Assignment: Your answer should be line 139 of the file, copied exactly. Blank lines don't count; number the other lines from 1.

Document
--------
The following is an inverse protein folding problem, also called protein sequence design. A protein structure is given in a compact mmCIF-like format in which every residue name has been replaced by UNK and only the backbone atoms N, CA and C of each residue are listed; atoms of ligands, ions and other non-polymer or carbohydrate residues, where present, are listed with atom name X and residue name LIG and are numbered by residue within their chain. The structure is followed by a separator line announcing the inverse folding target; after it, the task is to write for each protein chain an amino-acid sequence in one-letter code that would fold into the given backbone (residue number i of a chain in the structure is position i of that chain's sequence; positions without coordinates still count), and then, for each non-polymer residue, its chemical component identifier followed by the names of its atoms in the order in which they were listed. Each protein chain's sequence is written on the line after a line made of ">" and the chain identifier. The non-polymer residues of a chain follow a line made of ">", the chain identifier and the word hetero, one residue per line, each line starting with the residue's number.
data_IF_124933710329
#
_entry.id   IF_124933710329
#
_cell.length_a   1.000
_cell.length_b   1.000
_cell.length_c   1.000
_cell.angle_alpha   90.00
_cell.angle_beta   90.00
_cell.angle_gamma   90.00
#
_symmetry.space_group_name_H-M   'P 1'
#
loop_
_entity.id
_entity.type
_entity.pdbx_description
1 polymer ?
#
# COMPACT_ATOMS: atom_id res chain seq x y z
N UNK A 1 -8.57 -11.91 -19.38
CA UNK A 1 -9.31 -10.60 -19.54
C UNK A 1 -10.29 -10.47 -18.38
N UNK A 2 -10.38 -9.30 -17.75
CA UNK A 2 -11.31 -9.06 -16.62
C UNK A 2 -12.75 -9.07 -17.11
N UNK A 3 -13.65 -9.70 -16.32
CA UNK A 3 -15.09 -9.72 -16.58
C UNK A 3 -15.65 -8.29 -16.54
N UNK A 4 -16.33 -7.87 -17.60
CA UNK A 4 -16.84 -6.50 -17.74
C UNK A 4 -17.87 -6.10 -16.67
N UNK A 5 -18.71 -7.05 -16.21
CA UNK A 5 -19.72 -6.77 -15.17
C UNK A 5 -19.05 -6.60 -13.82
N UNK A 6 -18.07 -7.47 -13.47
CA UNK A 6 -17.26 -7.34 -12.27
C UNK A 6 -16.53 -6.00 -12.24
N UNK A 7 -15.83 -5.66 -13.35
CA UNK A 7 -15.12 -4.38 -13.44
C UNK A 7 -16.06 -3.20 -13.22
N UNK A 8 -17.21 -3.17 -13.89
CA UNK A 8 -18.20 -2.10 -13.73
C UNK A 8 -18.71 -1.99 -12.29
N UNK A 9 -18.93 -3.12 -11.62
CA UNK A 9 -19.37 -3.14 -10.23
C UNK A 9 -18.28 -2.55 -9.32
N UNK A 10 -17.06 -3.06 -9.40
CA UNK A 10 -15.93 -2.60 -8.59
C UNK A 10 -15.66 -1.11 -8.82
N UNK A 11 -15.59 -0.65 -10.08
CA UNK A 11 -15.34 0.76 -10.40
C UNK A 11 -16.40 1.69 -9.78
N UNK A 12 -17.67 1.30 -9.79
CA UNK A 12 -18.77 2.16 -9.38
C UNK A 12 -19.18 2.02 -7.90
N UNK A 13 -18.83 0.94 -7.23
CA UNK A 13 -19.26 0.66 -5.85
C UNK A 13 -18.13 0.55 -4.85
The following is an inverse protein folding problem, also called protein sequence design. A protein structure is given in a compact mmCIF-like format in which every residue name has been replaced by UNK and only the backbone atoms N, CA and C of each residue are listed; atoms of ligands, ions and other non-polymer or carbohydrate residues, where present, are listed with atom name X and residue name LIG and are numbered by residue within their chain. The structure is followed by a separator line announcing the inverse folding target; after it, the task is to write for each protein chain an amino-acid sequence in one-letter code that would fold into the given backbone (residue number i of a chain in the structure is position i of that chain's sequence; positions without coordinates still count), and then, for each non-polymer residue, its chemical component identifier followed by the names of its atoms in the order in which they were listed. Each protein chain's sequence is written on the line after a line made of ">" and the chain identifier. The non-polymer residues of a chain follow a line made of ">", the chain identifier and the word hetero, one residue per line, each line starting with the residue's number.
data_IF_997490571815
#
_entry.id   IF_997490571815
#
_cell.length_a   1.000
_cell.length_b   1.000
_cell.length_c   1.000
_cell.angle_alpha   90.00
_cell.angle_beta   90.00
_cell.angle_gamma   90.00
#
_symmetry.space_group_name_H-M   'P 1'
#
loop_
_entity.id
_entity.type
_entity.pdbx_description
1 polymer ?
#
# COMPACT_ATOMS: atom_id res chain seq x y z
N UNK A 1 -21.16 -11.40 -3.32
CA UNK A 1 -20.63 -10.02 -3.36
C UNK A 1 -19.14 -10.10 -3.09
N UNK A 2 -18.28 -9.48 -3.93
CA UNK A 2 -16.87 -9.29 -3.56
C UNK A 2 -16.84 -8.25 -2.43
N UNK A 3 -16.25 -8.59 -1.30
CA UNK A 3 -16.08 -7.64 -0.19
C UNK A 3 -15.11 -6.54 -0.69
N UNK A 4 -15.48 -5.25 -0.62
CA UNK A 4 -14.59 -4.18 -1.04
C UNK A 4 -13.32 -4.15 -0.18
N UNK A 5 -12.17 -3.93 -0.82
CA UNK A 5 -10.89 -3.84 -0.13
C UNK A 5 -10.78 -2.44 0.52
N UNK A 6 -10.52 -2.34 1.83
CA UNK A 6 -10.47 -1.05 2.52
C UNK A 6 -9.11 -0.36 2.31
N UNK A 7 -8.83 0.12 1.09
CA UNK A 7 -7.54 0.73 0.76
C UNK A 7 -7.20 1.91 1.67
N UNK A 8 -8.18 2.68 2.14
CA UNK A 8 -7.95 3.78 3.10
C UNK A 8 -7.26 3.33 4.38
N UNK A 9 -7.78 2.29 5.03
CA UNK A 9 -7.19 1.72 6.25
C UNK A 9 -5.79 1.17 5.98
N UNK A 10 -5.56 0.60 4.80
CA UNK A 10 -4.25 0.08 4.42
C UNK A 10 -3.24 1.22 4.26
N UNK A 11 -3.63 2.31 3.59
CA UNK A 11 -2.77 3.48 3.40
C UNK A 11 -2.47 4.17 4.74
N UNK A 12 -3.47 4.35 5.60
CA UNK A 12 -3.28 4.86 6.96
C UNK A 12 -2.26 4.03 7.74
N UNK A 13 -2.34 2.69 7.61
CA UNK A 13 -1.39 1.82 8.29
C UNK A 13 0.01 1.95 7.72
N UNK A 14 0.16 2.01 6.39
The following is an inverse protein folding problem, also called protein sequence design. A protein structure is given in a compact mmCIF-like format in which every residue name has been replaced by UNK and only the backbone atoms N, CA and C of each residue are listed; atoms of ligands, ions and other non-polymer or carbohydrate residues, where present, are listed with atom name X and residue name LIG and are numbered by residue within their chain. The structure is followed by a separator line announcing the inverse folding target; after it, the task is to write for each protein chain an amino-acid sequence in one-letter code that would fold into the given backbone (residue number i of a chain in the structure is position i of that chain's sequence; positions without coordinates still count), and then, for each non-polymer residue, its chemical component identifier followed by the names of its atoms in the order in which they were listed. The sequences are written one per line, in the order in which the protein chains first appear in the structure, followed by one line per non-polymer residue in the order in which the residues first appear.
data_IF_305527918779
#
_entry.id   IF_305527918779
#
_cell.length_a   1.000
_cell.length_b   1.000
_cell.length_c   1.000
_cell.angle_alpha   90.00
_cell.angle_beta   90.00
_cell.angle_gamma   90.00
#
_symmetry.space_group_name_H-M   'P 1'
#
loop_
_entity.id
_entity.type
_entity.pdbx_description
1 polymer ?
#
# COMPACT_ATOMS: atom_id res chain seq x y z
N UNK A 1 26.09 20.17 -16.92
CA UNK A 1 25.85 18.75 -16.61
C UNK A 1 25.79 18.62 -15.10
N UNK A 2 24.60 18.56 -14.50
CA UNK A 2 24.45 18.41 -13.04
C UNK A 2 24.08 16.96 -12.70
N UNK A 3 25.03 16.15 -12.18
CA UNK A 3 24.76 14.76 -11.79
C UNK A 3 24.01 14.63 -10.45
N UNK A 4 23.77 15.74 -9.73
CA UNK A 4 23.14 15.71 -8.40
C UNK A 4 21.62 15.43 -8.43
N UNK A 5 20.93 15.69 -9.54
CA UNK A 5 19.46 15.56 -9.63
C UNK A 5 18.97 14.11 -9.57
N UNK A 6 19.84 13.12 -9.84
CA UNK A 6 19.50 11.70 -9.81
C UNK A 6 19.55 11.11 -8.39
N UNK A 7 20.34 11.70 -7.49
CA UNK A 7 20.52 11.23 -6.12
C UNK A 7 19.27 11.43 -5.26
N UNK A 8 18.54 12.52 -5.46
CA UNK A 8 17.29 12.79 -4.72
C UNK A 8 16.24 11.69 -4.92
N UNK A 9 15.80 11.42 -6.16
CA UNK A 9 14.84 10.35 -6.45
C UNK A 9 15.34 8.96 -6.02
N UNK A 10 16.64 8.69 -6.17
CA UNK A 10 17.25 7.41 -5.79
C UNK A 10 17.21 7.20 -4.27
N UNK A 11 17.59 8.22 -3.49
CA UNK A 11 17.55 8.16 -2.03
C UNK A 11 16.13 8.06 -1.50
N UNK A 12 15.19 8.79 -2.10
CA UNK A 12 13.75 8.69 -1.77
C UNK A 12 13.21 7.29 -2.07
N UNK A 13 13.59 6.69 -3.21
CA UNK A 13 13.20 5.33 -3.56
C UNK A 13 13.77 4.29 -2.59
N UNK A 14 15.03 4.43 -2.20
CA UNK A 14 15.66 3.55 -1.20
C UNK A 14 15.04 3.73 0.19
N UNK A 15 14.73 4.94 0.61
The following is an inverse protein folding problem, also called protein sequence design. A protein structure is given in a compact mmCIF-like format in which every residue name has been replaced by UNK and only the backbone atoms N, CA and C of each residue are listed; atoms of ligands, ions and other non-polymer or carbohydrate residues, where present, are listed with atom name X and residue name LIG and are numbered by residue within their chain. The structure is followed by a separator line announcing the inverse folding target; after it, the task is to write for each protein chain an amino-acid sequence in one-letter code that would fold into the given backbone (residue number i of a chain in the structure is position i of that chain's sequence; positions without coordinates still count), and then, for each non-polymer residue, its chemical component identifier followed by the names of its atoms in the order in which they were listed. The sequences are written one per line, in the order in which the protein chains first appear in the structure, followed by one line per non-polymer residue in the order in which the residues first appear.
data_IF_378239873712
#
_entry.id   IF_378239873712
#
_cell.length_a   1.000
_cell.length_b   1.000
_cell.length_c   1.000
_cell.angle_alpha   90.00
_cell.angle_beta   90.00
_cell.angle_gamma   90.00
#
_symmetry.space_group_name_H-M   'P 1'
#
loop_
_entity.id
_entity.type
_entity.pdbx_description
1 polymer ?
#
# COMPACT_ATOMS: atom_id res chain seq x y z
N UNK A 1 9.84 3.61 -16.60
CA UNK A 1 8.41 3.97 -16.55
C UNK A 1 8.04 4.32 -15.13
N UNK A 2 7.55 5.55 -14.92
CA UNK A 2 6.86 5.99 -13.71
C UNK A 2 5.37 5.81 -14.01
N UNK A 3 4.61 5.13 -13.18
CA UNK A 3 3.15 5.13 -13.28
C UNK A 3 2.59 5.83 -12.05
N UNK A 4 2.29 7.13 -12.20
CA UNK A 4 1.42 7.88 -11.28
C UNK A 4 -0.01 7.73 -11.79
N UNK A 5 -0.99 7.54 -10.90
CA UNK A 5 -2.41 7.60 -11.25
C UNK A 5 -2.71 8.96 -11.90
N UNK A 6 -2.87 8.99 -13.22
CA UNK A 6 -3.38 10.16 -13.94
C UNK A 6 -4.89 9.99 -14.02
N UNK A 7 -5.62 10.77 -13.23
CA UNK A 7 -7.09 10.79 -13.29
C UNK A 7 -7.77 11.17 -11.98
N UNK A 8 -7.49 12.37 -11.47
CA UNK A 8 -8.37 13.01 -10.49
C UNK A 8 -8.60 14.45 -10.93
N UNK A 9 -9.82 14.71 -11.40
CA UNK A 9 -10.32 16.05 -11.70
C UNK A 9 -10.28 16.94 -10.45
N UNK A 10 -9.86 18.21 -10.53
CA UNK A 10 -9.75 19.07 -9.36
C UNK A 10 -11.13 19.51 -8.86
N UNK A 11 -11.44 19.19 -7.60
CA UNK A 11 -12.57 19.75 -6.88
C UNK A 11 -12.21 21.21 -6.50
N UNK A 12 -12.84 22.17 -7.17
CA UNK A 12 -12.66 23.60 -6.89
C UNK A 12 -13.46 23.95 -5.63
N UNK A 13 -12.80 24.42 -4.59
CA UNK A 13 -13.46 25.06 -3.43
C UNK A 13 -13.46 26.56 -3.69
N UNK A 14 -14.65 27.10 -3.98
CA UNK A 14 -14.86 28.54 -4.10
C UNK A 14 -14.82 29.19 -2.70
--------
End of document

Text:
_entity.pdbx_description